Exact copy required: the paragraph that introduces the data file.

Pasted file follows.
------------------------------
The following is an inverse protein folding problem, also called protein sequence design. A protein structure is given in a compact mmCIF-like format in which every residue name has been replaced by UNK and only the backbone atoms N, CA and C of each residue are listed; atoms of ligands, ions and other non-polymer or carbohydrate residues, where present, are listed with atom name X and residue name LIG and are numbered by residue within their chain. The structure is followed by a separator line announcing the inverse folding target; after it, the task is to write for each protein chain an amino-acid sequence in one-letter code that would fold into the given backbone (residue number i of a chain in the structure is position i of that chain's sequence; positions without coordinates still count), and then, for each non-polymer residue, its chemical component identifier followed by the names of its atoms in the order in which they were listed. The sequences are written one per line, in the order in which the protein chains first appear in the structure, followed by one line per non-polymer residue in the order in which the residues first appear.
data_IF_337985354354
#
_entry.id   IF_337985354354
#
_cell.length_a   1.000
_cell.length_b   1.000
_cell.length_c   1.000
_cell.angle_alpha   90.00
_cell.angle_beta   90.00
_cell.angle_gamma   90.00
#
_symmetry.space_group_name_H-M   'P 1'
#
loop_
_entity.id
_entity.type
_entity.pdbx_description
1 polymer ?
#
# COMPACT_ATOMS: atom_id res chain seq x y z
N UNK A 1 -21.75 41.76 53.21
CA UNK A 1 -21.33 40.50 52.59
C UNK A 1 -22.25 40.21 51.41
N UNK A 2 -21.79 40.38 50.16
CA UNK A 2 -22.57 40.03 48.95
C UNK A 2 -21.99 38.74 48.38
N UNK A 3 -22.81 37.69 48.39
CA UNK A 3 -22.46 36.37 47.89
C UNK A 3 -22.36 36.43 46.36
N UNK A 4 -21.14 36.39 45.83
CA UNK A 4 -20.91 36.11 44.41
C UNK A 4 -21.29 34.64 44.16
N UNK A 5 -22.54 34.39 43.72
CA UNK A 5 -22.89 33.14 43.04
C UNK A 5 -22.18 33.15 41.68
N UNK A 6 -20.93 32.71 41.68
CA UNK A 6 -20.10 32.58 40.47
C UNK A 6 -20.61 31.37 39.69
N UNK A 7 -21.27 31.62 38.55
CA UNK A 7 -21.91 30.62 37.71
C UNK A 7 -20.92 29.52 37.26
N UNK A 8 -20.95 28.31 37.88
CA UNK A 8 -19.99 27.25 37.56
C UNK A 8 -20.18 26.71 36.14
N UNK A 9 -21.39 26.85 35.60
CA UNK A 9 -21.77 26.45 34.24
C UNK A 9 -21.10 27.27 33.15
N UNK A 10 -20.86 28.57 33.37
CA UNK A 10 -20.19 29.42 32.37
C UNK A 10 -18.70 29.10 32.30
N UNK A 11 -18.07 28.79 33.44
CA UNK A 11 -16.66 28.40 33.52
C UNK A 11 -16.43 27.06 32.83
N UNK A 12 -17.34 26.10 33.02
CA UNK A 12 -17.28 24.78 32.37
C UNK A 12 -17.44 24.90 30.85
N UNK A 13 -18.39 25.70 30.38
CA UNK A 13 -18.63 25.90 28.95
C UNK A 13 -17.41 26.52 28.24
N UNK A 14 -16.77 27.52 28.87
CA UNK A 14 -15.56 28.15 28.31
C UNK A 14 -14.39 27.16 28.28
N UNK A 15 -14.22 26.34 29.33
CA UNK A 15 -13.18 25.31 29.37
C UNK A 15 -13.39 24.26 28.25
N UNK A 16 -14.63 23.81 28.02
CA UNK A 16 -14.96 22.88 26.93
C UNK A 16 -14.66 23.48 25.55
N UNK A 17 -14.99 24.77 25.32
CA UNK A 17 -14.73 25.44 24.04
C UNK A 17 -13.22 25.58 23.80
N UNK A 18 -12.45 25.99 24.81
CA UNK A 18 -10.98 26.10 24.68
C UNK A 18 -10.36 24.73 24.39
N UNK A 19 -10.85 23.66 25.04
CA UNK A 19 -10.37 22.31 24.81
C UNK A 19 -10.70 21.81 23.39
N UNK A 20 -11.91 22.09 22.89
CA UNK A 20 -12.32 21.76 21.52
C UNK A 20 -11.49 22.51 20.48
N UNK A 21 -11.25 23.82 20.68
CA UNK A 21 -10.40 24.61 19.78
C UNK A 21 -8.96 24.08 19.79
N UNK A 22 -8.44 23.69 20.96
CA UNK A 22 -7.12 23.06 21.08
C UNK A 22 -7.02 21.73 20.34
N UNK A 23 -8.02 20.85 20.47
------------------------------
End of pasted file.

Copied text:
The following is an inverse protein folding problem, also called protein sequence design. A protein structure is given in a compact mmCIF-like format in which every residue name has been replaced by UNK and only the backbone atoms N, CA and C of each residue are listed; atoms of ligands, ions and other non-polymer or carbohydrate residues, where present, are listed with atom name X and residue name LIG and are numbered by residue within their chain. The structure is followed by a separator line announcing the inverse folding target; after it, the task is to write for each protein chain an amino-acid sequence in one-letter code that would fold into the given backbone (residue number i of a chain in the structure is position i of that chain's sequence; positions without coordinates still count), and then, for each non-polymer residue, its chemical component identifier followed by the names of its atoms in the order in which they were listed. The sequences are written one per line, in the order in which the protein chains first appear in the structure, followed by one line per non-polymer residue in the order in which the residues first appear.